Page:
Before that night, only five of the calls can be said to involve black people, at least according to that public record. Three calls can be said to involve white people. One call can be said to involve Hispanics.
Quite a few of the 46 calls involved no people at all.
(Two of the five previous calls involving black people occurred in the fall of 2011. They seem to have led to the arrest of Emmanuel Burgess, who had staged several burglaries and a home invasion in the neighborhood. For Jeralyn Merritt's account of those calls, click here.
How in the world did Professor Cobb get that fake fact in his head? What led him to repeat the fake fact on our most upstanding news show?
Why did no one on the program speak up to correct his fake fact? Why were so many upstanding citizens misinformed again?
You're asking excellent questions! They take us back to the one false fact the New York Times deigned to correct from its initial, heinous news report about the killing of Trayvon Martin.
That first news report, by Lizette Alvarez, was genuinely heinous. Instantly, she stated a false fact—two shots were fired that fateful night. She then quoted Natalie Jackson, a Martin family lawyer, telling a lurid, false tale.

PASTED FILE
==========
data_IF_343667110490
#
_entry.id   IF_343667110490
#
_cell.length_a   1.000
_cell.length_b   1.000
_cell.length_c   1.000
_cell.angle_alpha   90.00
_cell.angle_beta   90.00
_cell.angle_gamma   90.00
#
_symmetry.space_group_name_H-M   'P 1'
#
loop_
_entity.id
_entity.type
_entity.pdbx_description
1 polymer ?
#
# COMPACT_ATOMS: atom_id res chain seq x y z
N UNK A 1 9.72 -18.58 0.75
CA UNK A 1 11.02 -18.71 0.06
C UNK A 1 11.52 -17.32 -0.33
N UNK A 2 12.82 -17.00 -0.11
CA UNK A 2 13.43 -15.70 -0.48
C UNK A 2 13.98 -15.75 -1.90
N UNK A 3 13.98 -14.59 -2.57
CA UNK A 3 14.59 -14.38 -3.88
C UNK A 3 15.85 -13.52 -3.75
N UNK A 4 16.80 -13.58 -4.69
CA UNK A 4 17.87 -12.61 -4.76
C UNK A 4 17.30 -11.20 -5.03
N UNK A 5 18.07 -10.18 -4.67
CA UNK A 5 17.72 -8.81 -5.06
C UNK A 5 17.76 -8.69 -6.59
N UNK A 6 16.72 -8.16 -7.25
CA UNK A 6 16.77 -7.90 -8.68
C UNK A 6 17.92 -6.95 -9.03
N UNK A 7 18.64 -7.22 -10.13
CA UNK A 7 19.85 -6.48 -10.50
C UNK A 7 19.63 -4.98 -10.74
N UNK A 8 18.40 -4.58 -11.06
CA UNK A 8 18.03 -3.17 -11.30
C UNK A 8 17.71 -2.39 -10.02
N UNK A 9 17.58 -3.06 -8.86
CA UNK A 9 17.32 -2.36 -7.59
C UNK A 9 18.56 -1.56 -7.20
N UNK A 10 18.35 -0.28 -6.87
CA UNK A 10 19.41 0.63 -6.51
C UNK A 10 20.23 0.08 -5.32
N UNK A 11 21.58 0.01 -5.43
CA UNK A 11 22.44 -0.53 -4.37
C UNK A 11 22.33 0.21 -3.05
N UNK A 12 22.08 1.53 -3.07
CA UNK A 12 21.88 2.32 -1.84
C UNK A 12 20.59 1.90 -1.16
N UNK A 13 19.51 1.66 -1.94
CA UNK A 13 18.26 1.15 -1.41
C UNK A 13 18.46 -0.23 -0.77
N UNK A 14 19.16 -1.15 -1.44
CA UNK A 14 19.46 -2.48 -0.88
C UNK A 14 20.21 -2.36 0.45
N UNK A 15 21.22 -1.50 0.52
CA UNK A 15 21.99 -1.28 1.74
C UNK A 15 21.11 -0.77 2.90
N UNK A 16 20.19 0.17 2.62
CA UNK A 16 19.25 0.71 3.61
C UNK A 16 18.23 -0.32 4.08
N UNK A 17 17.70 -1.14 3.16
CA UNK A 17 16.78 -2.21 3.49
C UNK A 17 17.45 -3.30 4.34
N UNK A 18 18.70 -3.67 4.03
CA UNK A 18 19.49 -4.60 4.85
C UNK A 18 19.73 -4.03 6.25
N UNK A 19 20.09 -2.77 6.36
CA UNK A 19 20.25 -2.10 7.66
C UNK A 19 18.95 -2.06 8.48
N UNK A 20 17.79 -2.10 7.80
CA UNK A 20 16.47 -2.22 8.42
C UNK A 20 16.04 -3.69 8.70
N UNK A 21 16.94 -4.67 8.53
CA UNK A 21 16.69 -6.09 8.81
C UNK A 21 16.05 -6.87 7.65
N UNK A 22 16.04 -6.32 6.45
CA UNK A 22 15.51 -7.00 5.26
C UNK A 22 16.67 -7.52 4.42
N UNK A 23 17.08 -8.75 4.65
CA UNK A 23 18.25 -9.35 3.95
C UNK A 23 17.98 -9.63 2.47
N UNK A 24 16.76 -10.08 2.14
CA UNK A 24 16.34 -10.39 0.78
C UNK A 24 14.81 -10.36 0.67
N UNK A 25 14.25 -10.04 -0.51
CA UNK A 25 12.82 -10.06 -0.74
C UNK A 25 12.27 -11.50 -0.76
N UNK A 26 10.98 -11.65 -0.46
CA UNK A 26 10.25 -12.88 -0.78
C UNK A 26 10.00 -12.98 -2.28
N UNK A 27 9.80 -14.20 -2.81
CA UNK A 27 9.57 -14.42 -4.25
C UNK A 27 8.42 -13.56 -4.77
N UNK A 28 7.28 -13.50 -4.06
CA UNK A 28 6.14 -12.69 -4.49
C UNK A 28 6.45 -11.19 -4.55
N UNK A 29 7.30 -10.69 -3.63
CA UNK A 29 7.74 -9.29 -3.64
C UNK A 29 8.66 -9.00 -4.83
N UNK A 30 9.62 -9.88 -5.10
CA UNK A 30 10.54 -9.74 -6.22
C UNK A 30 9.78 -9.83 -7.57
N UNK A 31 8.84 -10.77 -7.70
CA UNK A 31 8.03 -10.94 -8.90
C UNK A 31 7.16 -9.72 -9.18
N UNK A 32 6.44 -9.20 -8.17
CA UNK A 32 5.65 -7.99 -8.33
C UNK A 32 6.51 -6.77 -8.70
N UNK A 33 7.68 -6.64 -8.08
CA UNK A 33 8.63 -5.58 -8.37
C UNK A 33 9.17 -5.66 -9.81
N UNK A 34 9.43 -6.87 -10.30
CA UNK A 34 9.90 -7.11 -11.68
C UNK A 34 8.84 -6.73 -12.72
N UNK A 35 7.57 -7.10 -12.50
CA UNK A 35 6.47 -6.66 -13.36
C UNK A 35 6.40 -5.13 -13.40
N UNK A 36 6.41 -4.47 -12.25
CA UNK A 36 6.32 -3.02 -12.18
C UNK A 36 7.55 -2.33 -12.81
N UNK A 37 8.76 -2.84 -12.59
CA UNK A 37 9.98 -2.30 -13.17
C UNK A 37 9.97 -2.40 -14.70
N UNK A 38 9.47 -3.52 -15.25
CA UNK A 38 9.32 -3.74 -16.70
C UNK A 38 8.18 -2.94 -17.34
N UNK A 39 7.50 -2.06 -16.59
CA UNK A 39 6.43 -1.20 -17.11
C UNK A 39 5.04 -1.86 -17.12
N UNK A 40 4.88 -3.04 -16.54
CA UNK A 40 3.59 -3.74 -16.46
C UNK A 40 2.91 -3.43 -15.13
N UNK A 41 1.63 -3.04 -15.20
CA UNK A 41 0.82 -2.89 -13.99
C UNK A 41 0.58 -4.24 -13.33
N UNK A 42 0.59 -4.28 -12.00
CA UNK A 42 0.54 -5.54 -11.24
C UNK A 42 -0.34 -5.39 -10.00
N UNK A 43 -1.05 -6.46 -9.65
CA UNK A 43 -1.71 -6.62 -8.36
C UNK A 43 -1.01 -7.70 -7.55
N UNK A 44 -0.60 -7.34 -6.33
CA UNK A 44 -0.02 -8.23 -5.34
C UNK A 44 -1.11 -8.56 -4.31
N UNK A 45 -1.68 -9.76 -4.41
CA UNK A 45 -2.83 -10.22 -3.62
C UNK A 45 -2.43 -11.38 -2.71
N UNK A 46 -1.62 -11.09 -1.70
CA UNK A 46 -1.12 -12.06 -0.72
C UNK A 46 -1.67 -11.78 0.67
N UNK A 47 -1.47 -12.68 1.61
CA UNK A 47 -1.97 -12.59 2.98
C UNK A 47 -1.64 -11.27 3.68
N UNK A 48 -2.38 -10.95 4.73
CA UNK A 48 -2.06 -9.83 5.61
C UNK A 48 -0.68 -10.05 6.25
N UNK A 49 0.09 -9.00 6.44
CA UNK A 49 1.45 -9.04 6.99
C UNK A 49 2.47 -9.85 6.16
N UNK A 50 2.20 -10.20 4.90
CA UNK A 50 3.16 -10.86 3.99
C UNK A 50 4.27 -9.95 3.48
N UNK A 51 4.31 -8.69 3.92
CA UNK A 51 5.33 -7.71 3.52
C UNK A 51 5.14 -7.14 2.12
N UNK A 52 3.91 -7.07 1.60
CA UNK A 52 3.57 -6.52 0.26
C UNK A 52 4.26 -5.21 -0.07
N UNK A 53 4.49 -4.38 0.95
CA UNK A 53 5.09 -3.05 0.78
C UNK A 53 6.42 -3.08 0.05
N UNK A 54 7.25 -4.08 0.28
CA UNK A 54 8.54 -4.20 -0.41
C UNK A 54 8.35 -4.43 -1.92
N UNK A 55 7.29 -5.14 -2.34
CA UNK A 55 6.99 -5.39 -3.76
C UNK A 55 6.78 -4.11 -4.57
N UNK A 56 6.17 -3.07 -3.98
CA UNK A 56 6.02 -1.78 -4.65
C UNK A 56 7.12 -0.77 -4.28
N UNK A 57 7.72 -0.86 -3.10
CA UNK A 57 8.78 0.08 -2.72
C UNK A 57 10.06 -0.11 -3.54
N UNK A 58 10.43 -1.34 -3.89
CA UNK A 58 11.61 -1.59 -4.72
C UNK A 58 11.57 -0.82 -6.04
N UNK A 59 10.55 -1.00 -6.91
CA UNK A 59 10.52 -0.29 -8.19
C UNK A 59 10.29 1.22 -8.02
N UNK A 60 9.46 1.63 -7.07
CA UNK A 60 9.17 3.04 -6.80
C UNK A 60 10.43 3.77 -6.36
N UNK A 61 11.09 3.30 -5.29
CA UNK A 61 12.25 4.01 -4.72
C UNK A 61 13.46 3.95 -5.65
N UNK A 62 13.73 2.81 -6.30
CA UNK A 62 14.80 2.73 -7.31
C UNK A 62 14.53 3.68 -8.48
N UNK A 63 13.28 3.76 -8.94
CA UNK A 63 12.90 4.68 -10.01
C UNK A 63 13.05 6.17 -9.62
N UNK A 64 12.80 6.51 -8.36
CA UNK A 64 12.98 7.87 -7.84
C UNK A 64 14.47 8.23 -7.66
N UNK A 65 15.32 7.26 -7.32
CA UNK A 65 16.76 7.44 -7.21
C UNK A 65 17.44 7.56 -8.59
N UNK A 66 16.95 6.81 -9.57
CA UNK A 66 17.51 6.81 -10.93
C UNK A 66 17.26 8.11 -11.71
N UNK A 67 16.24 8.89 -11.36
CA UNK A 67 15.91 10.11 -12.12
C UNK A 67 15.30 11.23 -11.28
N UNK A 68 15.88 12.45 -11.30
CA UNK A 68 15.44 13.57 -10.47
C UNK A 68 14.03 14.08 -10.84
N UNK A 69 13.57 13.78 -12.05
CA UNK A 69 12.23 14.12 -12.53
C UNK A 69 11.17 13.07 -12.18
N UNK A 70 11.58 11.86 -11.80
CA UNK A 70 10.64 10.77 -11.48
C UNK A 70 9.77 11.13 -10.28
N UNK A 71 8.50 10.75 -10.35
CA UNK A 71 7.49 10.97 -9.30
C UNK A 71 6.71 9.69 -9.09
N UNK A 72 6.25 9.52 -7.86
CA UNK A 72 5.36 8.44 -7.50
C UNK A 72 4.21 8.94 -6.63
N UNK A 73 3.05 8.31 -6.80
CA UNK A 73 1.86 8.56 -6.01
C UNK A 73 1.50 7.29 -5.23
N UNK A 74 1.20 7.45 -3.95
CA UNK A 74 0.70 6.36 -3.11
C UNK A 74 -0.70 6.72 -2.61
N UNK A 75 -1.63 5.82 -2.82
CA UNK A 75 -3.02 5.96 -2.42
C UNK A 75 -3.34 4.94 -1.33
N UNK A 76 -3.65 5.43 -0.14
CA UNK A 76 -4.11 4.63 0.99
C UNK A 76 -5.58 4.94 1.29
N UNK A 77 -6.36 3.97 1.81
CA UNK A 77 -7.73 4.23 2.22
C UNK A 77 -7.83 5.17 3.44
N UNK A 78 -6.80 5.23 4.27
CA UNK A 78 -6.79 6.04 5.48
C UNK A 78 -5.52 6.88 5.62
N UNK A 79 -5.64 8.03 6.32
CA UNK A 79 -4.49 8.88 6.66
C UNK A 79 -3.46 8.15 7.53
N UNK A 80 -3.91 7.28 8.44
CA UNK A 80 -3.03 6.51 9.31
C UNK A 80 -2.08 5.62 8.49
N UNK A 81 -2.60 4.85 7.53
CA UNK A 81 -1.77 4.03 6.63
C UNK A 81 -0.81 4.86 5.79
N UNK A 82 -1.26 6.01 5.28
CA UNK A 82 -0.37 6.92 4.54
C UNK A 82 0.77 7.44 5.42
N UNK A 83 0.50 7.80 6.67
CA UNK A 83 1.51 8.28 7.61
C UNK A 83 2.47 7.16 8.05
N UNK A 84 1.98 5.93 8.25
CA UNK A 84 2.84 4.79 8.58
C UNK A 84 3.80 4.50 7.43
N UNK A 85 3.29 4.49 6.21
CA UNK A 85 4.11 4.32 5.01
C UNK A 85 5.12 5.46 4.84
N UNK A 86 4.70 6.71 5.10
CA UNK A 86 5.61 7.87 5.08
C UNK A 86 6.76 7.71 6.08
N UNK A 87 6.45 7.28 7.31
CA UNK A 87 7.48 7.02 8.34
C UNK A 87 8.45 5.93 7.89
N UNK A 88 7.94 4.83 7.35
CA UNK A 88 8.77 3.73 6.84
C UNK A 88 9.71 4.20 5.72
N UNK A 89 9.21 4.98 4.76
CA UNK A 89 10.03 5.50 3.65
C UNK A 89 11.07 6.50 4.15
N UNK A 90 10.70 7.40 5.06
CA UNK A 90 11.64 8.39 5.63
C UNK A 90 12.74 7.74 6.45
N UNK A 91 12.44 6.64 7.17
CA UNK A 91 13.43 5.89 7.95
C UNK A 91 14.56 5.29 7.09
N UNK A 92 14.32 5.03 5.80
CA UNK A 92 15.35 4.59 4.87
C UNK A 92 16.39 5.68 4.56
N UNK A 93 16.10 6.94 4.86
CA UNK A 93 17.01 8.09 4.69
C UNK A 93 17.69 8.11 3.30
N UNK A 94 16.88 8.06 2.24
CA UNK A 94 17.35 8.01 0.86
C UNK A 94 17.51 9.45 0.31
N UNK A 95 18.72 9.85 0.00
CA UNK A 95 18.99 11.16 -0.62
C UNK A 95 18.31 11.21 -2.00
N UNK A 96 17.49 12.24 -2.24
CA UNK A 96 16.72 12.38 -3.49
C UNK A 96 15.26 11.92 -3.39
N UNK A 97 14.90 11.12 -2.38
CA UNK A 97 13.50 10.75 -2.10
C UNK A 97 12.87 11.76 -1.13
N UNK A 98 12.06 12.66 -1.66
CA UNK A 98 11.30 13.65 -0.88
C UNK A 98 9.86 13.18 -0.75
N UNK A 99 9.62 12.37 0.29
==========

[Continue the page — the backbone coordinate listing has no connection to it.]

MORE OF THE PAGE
The false claim that two shots were fired wasn’t the only factual error in that first New York Times report. But it was the only error for which the Times ever issued a formal correction.
Incredibly, the Times never corrected the bogus claim that two shots can be heard on the 911 tapes. Eventually, though, the magisterial Gotham newspaper managed somehow to write this:
THE NEW YORK TIMES (4/6/12): Corrections
An article on March 17 about appeals for a Department of Justice investigation into the shooting of Trayvon Martin by George Zimmerman misstated the time period in which Mr. Zimmerman made 46 calls to 911. The calls were made over the course of about eight years, not over 14 months. The error was repeated in a front-page article on March 21 about Florida's self-defense law known as Stand Your Ground.